“It’s political. [Republicans] know this is going to explode in the summer, and there’s an election in November,” said Wilson. “So people are going to get outraged, families are going to have huge lunch debt, and they’re going to blame the legislators. No one is going to know Senator Stabenow submitted a bill to avoid this; they’re going to want to know why their kids are starving.”

Summer meal programs have already been affected

The federal summer meals program, established in 1975, operates in places where at least 50 percent of children in a geographical area have family incomes low enough to qualify for free or reduced-price meals during the regular school year. As the American Prospect noted, this program was designed with concentrated urban poverty in mind, and has always been less accessible to low-income children living in rural areas.

But the pandemic waivers exempted meal providers from this density requirement. Even in urban communities, the waivers have allowed providers to distribute summer meals to families in bulk, sparing parents from having to make daily trips to pick up food for their kids.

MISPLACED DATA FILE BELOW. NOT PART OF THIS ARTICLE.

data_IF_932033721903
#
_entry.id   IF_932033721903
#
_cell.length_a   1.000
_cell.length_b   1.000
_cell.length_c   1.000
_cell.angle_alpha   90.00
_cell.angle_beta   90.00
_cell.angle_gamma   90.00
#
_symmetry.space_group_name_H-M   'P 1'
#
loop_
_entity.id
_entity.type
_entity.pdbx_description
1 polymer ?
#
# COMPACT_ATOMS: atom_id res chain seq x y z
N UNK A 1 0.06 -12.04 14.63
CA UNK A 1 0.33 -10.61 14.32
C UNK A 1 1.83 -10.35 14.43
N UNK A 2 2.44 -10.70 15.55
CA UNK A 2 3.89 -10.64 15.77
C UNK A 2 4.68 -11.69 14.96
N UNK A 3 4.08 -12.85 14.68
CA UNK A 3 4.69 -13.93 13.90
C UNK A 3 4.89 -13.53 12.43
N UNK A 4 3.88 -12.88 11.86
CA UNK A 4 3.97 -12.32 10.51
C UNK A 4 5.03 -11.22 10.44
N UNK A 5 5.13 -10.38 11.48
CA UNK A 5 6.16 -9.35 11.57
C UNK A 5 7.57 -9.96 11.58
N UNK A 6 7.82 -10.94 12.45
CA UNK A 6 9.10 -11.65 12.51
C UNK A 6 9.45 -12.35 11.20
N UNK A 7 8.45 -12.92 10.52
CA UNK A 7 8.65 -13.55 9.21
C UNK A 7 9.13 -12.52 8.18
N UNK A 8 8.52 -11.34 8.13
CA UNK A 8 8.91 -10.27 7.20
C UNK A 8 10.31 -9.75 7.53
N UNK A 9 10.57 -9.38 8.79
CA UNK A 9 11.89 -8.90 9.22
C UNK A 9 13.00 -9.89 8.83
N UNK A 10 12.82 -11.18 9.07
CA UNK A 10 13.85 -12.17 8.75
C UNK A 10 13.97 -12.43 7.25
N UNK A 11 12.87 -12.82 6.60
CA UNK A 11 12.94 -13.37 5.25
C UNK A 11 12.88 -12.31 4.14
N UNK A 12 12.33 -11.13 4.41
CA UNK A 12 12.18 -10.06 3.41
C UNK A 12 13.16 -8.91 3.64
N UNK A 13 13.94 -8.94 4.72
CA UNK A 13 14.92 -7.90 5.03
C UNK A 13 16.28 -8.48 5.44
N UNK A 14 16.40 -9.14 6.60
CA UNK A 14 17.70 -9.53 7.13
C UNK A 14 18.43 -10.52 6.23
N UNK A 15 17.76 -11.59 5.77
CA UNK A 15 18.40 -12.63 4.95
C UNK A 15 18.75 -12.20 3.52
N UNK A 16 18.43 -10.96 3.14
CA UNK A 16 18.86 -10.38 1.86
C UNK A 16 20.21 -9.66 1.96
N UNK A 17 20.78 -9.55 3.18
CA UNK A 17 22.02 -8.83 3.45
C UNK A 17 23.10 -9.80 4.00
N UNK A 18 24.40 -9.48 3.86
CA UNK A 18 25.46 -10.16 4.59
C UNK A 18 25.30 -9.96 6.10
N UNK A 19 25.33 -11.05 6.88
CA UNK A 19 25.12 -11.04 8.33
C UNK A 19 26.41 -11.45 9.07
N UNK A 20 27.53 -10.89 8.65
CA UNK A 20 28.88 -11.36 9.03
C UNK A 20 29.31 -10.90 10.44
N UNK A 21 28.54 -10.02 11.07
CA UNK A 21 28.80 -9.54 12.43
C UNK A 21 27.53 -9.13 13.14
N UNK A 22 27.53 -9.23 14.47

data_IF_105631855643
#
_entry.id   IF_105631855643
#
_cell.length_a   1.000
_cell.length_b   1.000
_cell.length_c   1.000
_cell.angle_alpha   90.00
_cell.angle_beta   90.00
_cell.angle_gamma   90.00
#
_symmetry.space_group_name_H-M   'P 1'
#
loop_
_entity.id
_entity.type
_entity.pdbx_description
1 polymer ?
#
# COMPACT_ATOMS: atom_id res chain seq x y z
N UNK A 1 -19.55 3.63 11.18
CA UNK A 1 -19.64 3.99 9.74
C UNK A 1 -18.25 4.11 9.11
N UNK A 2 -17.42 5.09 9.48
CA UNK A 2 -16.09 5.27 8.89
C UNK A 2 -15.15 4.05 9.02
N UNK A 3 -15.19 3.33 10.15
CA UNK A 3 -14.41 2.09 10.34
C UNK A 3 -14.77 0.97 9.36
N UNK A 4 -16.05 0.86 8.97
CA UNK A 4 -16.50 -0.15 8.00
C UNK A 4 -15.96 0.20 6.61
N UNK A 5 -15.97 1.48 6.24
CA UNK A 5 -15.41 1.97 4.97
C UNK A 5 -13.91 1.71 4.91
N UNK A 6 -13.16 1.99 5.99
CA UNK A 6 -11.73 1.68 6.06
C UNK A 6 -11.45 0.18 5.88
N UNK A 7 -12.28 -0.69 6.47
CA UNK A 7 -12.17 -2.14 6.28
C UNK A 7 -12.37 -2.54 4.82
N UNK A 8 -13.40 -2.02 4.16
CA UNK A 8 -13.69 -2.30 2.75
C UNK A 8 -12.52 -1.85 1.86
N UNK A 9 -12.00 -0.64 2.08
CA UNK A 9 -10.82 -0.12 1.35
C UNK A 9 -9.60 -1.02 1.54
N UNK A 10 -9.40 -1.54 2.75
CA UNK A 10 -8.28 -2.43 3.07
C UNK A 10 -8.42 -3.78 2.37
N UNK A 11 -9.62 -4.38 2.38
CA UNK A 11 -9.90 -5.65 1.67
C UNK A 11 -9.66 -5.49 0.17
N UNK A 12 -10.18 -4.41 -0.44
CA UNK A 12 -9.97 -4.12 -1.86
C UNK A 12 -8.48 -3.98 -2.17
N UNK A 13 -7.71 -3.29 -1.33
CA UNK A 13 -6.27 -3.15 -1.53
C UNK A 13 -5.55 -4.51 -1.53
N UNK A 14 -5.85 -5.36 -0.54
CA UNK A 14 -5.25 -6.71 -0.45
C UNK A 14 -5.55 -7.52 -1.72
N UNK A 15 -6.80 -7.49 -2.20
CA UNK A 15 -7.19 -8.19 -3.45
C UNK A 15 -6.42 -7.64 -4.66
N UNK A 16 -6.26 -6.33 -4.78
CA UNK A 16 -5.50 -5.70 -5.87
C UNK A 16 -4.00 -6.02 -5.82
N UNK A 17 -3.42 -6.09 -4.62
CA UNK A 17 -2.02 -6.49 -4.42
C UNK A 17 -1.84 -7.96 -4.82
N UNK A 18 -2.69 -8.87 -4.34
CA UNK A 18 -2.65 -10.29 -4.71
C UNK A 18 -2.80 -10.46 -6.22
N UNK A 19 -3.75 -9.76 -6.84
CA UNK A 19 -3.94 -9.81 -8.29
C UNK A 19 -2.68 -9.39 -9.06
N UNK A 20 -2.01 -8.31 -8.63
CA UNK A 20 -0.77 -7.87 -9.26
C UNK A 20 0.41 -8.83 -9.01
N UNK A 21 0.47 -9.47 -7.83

Thousands of sites that distributed federally subsidized meals last summer have already backed out from participating in the coming months, due to Congress’s dithering on extending the waivers.

“Many, many small, particularly faith-based organizations have said, no, we’re not going to go from ‘feed all children until June 1’ and then after that say now we need to know your family’s income to serve you,” said Wilson. “If the groups have to start identifying kids, that’s a nightmare.”

According to USDA data, there were 67,224 open sites providing summer meals in 2021. The No Kid Hungry campaign estimates that 1 out of every 5 of those sites will be unable to serve meals to all kids this coming summer, jeopardizing access for nearly 7 million children.